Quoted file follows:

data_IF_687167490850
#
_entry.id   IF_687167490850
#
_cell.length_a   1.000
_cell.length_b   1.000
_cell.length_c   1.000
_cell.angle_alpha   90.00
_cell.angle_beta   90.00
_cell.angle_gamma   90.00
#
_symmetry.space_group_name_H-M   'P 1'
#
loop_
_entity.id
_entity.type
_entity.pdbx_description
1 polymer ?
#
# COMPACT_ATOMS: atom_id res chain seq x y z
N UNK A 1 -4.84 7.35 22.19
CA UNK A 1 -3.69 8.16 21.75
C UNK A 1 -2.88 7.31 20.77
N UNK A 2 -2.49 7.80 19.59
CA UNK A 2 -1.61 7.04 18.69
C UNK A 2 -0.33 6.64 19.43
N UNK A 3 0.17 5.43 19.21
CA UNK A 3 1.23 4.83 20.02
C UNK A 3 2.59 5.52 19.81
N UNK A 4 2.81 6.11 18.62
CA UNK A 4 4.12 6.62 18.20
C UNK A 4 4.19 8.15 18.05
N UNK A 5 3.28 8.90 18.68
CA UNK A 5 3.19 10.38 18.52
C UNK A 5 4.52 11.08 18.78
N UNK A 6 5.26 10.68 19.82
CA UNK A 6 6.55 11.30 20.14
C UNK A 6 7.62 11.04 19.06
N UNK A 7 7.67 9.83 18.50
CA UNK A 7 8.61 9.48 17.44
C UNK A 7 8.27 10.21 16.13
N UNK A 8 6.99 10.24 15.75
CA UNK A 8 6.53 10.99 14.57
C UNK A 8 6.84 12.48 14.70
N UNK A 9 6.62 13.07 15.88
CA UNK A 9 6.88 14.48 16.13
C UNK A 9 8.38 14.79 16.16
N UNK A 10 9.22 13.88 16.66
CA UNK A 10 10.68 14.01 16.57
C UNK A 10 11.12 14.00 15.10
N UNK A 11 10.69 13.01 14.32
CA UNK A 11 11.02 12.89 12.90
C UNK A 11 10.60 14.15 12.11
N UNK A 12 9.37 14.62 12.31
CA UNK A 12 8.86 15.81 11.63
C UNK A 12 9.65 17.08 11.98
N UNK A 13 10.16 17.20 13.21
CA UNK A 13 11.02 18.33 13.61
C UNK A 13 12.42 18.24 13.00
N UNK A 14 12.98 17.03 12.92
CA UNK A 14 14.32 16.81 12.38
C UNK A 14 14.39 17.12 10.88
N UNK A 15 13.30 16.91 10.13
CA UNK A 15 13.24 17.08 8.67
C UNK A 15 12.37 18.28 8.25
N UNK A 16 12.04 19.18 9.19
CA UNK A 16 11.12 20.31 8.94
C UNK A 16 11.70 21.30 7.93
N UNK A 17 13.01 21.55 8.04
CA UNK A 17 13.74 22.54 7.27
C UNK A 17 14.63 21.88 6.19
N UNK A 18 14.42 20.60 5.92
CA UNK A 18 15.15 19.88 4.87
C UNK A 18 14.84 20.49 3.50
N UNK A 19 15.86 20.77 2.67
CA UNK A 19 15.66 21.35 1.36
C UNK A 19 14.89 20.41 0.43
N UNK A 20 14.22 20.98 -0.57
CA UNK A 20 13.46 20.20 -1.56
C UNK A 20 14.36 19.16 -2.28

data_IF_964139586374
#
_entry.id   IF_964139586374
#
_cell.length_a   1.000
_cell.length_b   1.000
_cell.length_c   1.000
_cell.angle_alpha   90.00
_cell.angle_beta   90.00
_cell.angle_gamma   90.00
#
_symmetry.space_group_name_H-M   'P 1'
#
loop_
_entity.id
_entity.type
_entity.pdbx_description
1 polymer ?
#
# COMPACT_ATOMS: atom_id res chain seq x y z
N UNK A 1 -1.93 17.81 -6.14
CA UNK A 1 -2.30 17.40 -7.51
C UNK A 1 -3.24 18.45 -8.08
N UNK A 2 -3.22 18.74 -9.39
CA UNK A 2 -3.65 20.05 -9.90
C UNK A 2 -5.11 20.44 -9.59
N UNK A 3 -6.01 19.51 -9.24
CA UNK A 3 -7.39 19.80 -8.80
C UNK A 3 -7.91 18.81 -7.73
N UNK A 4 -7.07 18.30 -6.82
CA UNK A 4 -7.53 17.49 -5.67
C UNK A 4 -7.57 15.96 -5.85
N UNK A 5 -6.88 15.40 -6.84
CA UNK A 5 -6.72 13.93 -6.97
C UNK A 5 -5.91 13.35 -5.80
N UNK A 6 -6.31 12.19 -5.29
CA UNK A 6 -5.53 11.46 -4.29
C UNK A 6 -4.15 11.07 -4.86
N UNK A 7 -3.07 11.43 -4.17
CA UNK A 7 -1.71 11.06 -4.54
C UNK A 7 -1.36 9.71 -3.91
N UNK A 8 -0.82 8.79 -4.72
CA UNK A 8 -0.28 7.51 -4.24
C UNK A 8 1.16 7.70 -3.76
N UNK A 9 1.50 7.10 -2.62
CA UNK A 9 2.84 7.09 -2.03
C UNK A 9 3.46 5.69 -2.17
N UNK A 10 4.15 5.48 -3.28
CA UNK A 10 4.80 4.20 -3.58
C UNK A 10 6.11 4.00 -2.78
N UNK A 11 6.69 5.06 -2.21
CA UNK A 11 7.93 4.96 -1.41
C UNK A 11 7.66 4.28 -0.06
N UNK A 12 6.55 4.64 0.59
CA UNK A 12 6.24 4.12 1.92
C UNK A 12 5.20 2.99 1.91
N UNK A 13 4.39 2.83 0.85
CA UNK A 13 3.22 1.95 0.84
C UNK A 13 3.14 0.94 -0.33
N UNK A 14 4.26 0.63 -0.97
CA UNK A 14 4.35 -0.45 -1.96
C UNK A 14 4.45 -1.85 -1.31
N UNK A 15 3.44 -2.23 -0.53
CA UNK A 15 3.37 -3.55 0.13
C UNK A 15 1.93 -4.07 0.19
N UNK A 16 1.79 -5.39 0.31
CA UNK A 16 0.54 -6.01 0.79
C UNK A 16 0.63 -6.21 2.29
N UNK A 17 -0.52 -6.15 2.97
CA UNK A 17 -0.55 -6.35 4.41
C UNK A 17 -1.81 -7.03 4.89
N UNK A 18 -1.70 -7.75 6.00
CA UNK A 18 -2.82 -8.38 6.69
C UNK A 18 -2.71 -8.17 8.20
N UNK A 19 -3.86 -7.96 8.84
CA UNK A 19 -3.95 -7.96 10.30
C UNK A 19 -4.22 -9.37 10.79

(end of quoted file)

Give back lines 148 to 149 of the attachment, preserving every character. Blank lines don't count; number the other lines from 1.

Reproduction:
C UNK A 16 0.63 -6.21 2.29
N UNK A 17 -0.52 -6.15 2.97